Friday, June 11, 2010

Demolition derby

We thought buying a flat in Hong Kong was painful, but that was before we started renovating our new place. Now, just the thought of it is enough to make me sit bolt upright in bed at 3am, with dry mouth and fast-beating heart.

Here's why: It isn't easy dealing with Hong Kong builders at the best of times. But now we're dealing with Mui Wo builders. And believe me, this is a whole different breed.

They are the prima donna of contractors.

Firstly, they know they have a captive audience because access to the South Lantau Road (the only road in and out of Mui Wo) is restricted. Contractors from other parts of Hong Kong would have to apply for a special permit for their trucks. Most prefer to turn down jobs rather than put up with the hassle of dealing with the authorities -- which leaves the field open to the few contractors living in South Lantau to grab all the business.

Secondly, many village houses have been bought by rich expats wanting a bit of country life. They have deep pockets and are willing to pay for all the extras -- like open kitchens, French windows, new bathrooms -- put in. They're an easy source of income for the contractors, who would understandably prefer those jobs over our measly one-bathroom renovation.

Which meant that, we were left in the strange position of having to woo contractors to take up our project instead of the other way round. We spoke to six, got rejected by three (one didn't even bother to come over to take a look, turning us down by email) and only got three who looked even mildly interested.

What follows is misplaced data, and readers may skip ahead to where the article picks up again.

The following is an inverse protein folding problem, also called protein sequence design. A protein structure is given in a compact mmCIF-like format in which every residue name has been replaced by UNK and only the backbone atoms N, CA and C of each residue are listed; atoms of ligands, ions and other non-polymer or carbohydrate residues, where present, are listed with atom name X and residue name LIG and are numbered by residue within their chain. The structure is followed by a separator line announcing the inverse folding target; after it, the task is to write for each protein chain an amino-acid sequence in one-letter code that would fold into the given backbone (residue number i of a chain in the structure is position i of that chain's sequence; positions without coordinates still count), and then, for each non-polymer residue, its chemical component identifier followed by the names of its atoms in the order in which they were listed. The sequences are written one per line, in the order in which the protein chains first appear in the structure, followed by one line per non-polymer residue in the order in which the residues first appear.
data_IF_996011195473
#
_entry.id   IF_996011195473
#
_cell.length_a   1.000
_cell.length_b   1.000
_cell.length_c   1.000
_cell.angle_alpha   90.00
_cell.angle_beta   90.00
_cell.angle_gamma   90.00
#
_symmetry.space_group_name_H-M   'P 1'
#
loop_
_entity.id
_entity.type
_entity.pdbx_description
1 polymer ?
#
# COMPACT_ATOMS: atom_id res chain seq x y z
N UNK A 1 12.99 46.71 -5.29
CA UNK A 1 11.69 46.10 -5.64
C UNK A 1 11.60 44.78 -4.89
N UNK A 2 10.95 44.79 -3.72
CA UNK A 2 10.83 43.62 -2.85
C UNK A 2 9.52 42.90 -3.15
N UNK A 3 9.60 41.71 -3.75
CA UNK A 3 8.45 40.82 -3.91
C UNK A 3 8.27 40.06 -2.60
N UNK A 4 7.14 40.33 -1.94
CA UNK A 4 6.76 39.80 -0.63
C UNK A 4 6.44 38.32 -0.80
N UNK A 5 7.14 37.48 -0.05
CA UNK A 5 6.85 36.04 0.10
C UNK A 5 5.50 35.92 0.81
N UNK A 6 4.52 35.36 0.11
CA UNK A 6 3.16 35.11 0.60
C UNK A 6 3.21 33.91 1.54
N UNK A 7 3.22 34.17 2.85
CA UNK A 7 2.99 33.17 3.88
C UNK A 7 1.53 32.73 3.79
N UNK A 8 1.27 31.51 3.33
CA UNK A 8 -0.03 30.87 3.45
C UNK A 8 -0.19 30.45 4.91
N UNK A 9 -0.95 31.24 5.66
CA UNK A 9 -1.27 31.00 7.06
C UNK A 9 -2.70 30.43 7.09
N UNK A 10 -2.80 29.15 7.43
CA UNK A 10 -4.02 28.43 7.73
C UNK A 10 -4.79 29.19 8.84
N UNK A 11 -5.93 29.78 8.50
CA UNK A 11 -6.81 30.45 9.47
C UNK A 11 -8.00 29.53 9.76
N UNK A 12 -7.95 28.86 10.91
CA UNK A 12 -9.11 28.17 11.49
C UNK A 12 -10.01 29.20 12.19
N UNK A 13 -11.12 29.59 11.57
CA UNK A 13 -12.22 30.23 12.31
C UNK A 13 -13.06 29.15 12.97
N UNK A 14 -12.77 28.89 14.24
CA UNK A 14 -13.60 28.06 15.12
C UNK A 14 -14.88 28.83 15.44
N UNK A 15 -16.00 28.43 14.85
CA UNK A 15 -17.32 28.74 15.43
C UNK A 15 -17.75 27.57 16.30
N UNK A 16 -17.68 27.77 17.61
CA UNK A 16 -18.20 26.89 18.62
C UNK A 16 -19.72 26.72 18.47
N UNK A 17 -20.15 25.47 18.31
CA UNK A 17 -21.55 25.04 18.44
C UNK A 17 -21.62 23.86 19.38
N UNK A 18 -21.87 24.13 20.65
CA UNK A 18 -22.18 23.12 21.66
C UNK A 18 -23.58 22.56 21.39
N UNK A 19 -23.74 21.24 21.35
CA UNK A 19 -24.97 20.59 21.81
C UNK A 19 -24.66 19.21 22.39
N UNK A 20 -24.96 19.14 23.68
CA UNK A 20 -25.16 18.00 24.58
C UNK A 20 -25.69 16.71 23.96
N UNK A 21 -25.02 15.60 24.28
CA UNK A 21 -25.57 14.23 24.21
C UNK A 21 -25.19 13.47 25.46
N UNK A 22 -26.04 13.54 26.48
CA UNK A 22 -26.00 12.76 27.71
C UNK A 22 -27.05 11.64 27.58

Of the two, one quoted HK$145,000, another HK$100,000 and the third, HK$55,000. Yup, all for doing the same work and providing the same materials. Before we could even decide, the HK$100,000 one dropped out. "Ho mong," was his reason. Too busy.

And then there were two. We went with the cheaper one, gave him the deposit and waited for demolition to begin. Finally, we could relax.

Or could we? Yesterday, he called. They had started removing the bathroom fixings but remember he promised we would be able to get a washing machine in the bathroom? Er well, maybe not, according to his measurements. Funnily enough, when we offered to pay a bit more, the measurements suddenly expanded to accommodate the machine.

Tomorrow, we're meeting him again. The sink needs "accommodating". I think it's our pockets we need renovated by the end of this ordeal.


  1. time to call in the contractor from adelaide. he's pretty slow but I heard that his workmanship is second to none and best of all, you'd probably get him with free food, lodging and a fishing rod.

  2. Contractor from Adelaide said he also "ho mong", lots of demand. Also said I must pay for business class air ticket.

  3. wsh... what about the silver-haired handyman from Klang? I think economy class can already. air asia also ok. works for a good bowl of kueh teow soup and kopi si kosong, last I heard. works faster on curry mee.